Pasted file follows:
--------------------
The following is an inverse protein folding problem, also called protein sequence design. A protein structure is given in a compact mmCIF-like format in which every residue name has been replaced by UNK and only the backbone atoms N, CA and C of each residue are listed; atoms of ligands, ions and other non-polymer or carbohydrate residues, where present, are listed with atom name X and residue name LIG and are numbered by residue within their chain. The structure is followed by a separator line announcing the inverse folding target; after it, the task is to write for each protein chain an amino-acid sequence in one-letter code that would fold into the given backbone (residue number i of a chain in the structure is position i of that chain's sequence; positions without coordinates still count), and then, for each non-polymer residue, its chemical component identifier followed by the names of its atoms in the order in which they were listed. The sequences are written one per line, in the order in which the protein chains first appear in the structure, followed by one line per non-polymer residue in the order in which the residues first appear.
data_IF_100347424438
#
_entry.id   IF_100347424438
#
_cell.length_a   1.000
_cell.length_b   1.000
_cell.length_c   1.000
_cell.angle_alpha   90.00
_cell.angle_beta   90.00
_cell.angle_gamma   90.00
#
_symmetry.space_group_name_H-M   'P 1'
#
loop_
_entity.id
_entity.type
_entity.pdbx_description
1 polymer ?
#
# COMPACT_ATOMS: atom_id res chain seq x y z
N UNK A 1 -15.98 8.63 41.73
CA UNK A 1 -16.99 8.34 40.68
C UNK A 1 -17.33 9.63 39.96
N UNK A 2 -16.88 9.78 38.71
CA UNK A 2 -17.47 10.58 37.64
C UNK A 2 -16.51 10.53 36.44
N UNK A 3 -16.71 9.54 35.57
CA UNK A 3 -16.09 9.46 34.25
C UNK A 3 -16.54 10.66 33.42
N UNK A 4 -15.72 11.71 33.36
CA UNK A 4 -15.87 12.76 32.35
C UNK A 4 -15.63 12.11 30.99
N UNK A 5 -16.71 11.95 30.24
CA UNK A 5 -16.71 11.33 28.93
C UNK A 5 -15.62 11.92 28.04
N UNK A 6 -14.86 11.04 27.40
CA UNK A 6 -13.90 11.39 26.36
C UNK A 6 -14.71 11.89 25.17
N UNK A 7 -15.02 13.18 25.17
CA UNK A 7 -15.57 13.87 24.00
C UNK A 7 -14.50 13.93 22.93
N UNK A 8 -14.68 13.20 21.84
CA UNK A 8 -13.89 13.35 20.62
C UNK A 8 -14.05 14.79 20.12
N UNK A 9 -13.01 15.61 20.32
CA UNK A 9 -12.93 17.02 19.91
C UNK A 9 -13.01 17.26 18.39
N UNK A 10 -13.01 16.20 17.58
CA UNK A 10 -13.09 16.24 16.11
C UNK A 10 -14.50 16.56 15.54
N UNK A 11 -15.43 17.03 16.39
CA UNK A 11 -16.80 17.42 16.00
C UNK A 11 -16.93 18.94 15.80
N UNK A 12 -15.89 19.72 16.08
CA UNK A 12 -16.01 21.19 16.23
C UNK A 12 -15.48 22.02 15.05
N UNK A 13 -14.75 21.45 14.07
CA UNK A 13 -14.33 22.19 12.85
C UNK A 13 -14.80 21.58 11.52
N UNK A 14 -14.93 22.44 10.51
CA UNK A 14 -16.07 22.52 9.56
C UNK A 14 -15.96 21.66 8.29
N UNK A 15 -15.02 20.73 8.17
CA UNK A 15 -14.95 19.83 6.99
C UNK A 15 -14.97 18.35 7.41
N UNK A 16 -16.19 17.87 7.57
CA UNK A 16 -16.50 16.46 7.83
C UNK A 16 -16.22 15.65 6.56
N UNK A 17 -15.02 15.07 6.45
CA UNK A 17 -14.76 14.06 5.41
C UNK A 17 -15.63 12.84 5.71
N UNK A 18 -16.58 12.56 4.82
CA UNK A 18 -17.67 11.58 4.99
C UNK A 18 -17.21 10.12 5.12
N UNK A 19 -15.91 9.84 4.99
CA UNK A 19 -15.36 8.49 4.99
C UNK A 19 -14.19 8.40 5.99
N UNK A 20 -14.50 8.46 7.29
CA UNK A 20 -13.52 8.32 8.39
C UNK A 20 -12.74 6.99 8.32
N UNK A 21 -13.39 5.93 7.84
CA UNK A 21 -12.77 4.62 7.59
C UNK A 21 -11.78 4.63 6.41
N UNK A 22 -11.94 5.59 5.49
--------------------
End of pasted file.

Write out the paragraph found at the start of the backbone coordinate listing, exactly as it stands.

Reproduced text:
The following is an inverse protein folding problem, also called protein sequence design. A protein structure is given in a compact mmCIF-like format in which every residue name has been replaced by UNK and only the backbone atoms N, CA and C of each residue are listed; atoms of ligands, ions and other non-polymer or carbohydrate residues, where present, are listed with atom name X and residue name LIG and are numbered by residue within their chain. The structure is followed by a separator line announcing the inverse folding target; after it, the task is to write for each protein chain an amino-acid sequence in one-letter code that would fold into the given backbone (residue number i of a chain in the structure is position i of that chain's sequence; positions without coordinates still count), and then, for each non-polymer residue, its chemical component identifier followed by the names of its atoms in the order in which they were listed. The sequences are written one per line, in the order in which the protein chains first appear in the structure, followed by one line per non-polymer residue in the order in which the residues first appear.